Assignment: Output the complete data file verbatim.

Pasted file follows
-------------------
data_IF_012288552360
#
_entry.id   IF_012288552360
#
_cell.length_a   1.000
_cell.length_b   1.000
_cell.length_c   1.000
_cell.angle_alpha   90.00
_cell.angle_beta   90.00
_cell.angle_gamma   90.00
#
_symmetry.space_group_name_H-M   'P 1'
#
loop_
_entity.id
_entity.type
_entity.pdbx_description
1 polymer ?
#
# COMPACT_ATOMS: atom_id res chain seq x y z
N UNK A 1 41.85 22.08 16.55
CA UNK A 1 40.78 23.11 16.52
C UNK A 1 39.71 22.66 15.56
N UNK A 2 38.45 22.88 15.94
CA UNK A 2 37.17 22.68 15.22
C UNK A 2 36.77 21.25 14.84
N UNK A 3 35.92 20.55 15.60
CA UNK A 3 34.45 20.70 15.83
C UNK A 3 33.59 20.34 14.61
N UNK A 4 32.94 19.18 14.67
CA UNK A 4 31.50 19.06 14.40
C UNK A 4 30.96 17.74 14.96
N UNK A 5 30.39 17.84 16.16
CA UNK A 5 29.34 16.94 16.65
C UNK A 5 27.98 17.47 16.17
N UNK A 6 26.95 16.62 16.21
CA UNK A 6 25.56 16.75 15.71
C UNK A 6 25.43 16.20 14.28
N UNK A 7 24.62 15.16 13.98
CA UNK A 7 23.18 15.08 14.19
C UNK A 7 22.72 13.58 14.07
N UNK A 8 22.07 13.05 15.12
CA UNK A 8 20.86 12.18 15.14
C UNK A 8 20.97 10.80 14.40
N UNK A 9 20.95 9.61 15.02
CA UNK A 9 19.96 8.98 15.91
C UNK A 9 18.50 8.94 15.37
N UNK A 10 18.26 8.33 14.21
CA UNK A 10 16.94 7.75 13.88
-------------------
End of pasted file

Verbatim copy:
data_IF_012288552360
#
_entry.id   IF_012288552360
#
_cell.length_a   1.000
_cell.length_b   1.000
_cell.length_c   1.000
_cell.angle_alpha   90.00
_cell.angle_beta   90.00
_cell.angle_gamma   90.00
#
_symmetry.space_group_name_H-M   'P 1'
#
loop_
_entity.id
_entity.type
_entity.pdbx_description
1 polymer ?
#
# COMPACT_ATOMS: atom_id res chain seq x y z
N UNK A 1 41.85 22.08 16.55
CA UNK A 1 40.78 23.11 16.52
C UNK A 1 39.71 22.66 15.56
N UNK A 2 38.45 22.88 15.94
CA UNK A 2 37.17 22.68 15.22
C UNK A 2 36.77 21.25 14.84
N UNK A 3 35.92 20.55 15.60
CA UNK A 3 34.45 20.70 15.83
C UNK A 3 33.59 20.34 14.61
N UNK A 4 32.94 19.18 14.67
CA UNK A 4 31.50 19.06 14.40
C UNK A 4 30.96 17.74 14.96
N UNK A 5 30.39 17.84 16.16
CA UNK A 5 29.34 16.94 16.65
C UNK A 5 27.98 17.47 16.17
N UNK A 6 26.95 16.62 16.21
CA UNK A 6 25.56 16.75 15.71
C UNK A 6 25.43 16.20 14.28
N UNK A 7 24.62 15.16 13.98
CA UNK A 7 23.18 15.08 14.19
C UNK A 7 22.72 13.58 14.07
N UNK A 8 22.07 13.05 15.12
CA UNK A 8 20.86 12.18 15.14
C UNK A 8 20.97 10.80 14.40
N UNK A 9 20.95 9.61 15.02
CA UNK A 9 19.96 8.98 15.91
C UNK A 9 18.50 8.94 15.37
N UNK A 10 18.26 8.33 14.21
CA UNK A 10 16.94 7.75 13.88